Wednesday June 6th


Dow set to rise more than 100 points, tech shares rise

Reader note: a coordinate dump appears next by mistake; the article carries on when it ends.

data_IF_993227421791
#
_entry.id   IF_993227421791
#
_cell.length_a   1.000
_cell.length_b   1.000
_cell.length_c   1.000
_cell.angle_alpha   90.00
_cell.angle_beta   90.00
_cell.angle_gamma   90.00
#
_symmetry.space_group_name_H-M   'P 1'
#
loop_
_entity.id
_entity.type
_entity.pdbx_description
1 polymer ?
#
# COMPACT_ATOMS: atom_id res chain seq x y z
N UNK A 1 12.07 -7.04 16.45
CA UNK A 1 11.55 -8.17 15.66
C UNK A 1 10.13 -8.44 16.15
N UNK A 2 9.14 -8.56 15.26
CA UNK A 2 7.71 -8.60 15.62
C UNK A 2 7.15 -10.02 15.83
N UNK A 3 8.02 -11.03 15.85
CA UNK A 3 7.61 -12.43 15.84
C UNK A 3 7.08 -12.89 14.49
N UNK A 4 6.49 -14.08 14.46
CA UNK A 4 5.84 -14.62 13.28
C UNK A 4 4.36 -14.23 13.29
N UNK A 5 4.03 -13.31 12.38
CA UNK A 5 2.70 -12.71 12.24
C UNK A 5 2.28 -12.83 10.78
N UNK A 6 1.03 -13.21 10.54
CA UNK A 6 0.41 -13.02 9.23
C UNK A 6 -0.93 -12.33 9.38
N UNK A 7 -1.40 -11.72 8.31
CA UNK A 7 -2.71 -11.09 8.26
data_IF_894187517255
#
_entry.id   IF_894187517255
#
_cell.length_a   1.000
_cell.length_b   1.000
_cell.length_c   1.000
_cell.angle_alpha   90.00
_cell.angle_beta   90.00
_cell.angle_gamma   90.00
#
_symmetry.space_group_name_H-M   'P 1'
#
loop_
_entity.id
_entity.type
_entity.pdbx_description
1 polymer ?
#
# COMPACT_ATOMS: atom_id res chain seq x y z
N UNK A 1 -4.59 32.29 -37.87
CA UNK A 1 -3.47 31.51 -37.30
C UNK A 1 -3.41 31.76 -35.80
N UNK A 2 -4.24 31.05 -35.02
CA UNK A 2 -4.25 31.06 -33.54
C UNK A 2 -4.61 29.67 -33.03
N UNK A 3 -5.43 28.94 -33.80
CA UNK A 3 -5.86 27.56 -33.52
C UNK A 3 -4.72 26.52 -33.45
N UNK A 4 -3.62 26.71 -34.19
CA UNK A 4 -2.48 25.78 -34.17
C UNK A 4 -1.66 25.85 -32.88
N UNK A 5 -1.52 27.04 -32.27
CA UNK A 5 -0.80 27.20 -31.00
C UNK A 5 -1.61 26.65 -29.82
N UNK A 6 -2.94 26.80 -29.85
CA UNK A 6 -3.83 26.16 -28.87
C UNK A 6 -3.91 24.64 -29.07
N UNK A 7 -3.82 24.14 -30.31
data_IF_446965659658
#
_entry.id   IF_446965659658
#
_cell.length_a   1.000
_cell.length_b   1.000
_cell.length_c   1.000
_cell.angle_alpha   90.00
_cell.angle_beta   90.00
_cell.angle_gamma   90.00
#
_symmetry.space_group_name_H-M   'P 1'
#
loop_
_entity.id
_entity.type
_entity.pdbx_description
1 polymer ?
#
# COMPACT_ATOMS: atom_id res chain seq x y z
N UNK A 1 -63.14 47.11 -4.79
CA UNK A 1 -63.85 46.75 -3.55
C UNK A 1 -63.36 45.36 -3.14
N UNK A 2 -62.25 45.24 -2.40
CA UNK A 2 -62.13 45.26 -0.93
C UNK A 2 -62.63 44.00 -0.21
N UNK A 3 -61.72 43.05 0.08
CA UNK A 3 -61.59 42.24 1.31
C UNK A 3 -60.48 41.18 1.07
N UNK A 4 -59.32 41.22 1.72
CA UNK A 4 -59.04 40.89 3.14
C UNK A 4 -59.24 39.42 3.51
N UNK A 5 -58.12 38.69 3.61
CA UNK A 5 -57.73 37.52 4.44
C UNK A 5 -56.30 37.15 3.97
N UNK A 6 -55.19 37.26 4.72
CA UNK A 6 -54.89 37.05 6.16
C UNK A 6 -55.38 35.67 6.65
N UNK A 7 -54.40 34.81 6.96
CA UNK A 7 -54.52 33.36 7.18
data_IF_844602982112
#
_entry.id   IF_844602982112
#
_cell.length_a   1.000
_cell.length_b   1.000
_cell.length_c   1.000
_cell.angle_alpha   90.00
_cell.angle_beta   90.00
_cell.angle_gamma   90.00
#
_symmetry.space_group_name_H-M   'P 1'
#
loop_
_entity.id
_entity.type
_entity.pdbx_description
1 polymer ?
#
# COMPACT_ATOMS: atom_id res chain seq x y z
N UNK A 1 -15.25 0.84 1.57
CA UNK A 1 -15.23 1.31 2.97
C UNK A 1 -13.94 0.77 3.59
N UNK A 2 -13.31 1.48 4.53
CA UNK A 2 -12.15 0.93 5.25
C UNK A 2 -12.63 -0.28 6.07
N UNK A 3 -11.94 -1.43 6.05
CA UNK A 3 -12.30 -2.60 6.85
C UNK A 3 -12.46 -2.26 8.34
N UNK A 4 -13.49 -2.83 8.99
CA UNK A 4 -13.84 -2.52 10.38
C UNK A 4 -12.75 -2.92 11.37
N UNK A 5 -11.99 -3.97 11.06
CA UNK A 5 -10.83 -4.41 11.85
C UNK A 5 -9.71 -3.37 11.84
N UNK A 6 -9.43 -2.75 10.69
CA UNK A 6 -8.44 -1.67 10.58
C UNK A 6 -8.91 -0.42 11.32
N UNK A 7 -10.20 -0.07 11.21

U.S. stock index futures rose ahead of the open on Wednesday as tech shares climbed, while investors turned their attention to an upcoming political summit in Canada. Around 7:55 a.m. ET, Dow Jones industrial average futures rose 121 points, indicating a higher open of 143.32 points. Nasdaq 100 and S&P 500 futures also indicated a solid start to the session for their respective markets. Shares of Netflix and Tesla rose 0.8 percent and 2.6 percent in the premarket, respectively, while Alphabet and Apple also ticked higher. The moves in premarket trade came after U.S. markets ended Tuesday's session on a mixed note. While the Nasdaq finished at a new record on Tuesday, boosted by Netflix, other major indexes closed around the flatline. In markets overseas, stocks in the Asia-Pacific region closed mostly in the black, while European markets saw fluctuations early during its trading session. The Nikkei 225 edged higher by 0.38 percent, or 86.19 points, to close at 22,625.73. Hong Kong's Hang Seng Index advanced 0.65 percent by 3:15 p.m. Mainland markets were little changed. The Shanghai composite finished higher by 0.05 percent at 3,115.68 and the Shenzhen composite rose 0.08 percent to 1,779.15. Markets in South Korea were closed on Wednesday. Of particular concern to investors are the trade frictions between the U.S. and other countries. Last week, the Donald Trump administration imposed metal tariffs on Canada, Europe and Mexico — all of whom criticized and retaliated to Washington's decision. The White House remained upbeat, however, stating that it continues to seek strong ties with the nations involved. Now a summit between leading political figures is due to take place in Quebec, Canada, this week, with the topic of trade expected to be of key importance. The U.S. trade deficit shrank 2.1% in April—before the Trump tariffs took effect—and tumbled to a seven-month low. But the gap is still on track to widen in 2018 to the highest level in a decade. Meanwhile, the productivity of American businesses rose a revised 0.4% annual pace in the first quarter instead of 0.7% as originally reported. Output—or goods and services produced—climbed 2.7% instead of 2.8%, while unit-labor costs, or how much it costs to make each product, rose by 2.9%, a bit higher than the preliminary 2.7% estimate, the government said Wednesday. In earnings, Thor Industries, Cloudera and Okta are scheduled to publish corporate earnings after the bell. Elsewhere, any developments surrounding talks between the U.S. and North Korea will continue to keep investors on edge, as a summit between the two nations draws closer. Oil prices slipped on Wednesday as worries about oversupply ahead of a potential output increase from OPEC offset signs that Venezuela will halt some crude exports. Falling Venezuelan oil output helped push crude benchmark Brent to more than $80 a barrel last month, but prices have eased since then on talk of higher supply by other members of the Organization of the Petroleum Exporting Countries. Brent was down 51 cents a barrel at $74.87 by 8:41 a.m. ET (1241 GMT). U.S. light crude fell 46 cents to $65.06. Gold edged higher on Wednesday, propped up by a weaker dollar, but it was unlikely to make a significant move before an expected U.S. rate hike next week and amid trade tensions. Spot gold was up 0.1 percent at $1,296.96 per ounce at 0900 GMT while U.S. gold futures for August delivery dipped 0.1 percent to $1,300.90 per ounce.